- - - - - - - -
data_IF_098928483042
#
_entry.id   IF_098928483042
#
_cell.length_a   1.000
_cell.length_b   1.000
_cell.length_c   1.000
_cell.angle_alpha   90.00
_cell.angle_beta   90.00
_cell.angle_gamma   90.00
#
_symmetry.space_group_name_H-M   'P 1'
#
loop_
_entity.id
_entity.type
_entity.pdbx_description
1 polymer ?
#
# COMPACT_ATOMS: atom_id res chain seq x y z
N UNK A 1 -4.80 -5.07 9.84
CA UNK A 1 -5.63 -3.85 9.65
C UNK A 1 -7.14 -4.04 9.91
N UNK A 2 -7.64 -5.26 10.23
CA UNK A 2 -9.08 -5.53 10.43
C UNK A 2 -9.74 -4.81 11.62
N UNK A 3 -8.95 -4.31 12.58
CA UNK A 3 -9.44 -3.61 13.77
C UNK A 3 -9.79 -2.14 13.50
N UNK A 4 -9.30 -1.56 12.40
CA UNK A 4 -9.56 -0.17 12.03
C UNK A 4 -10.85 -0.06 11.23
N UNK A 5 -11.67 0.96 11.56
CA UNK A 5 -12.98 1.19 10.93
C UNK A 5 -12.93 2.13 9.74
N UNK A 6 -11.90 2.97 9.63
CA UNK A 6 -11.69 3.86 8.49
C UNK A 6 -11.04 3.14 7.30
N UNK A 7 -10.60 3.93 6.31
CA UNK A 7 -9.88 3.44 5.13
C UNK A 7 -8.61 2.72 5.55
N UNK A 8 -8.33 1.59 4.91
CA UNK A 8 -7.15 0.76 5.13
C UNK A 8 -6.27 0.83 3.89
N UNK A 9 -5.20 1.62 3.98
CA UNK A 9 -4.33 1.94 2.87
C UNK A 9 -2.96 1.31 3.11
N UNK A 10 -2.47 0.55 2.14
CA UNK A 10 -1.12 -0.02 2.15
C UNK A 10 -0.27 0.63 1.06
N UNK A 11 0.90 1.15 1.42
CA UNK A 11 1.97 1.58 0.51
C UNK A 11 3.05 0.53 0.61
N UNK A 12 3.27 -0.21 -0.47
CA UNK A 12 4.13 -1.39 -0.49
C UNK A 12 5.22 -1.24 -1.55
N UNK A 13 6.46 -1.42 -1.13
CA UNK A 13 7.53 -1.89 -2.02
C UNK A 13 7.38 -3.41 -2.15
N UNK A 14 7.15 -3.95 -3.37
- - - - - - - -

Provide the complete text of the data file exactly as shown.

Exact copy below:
data_IF_098928483042
#
_entry.id   IF_098928483042
#
_cell.length_a   1.000
_cell.length_b   1.000
_cell.length_c   1.000
_cell.angle_alpha   90.00
_cell.angle_beta   90.00
_cell.angle_gamma   90.00
#
_symmetry.space_group_name_H-M   'P 1'
#
loop_
_entity.id
_entity.type
_entity.pdbx_description
1 polymer ?
#
# COMPACT_ATOMS: atom_id res chain seq x y z
N UNK A 1 -4.80 -5.07 9.84
CA UNK A 1 -5.63 -3.85 9.65
C UNK A 1 -7.14 -4.04 9.91
N UNK A 2 -7.64 -5.26 10.23
CA UNK A 2 -9.08 -5.53 10.43
C UNK A 2 -9.74 -4.81 11.62
N UNK A 3 -8.95 -4.31 12.58
CA UNK A 3 -9.44 -3.61 13.77
C UNK A 3 -9.79 -2.14 13.50
N UNK A 4 -9.30 -1.56 12.40
CA UNK A 4 -9.56 -0.17 12.03
C UNK A 4 -10.85 -0.06 11.23
N UNK A 5 -11.67 0.96 11.56
CA UNK A 5 -12.98 1.19 10.93
C UNK A 5 -12.93 2.13 9.74
N UNK A 6 -11.90 2.97 9.63
CA UNK A 6 -11.69 3.86 8.49
C UNK A 6 -11.04 3.14 7.30
N UNK A 7 -10.60 3.93 6.31
CA UNK A 7 -9.88 3.44 5.13
C UNK A 7 -8.61 2.72 5.55
N UNK A 8 -8.33 1.59 4.91
CA UNK A 8 -7.15 0.76 5.13
C UNK A 8 -6.27 0.83 3.89
N UNK A 9 -5.20 1.62 3.98
CA UNK A 9 -4.33 1.94 2.87
C UNK A 9 -2.96 1.31 3.11
N UNK A 10 -2.47 0.55 2.14
CA UNK A 10 -1.12 -0.02 2.15
C UNK A 10 -0.27 0.63 1.06
N UNK A 11 0.90 1.15 1.42
CA UNK A 11 1.97 1.58 0.51
C UNK A 11 3.05 0.53 0.61
N UNK A 12 3.27 -0.21 -0.47
CA UNK A 12 4.13 -1.39 -0.49
C UNK A 12 5.22 -1.24 -1.55
N UNK A 13 6.46 -1.42 -1.13
CA UNK A 13 7.53 -1.89 -2.02
C UNK A 13 7.38 -3.41 -2.15
N UNK A 14 7.15 -3.95 -3.37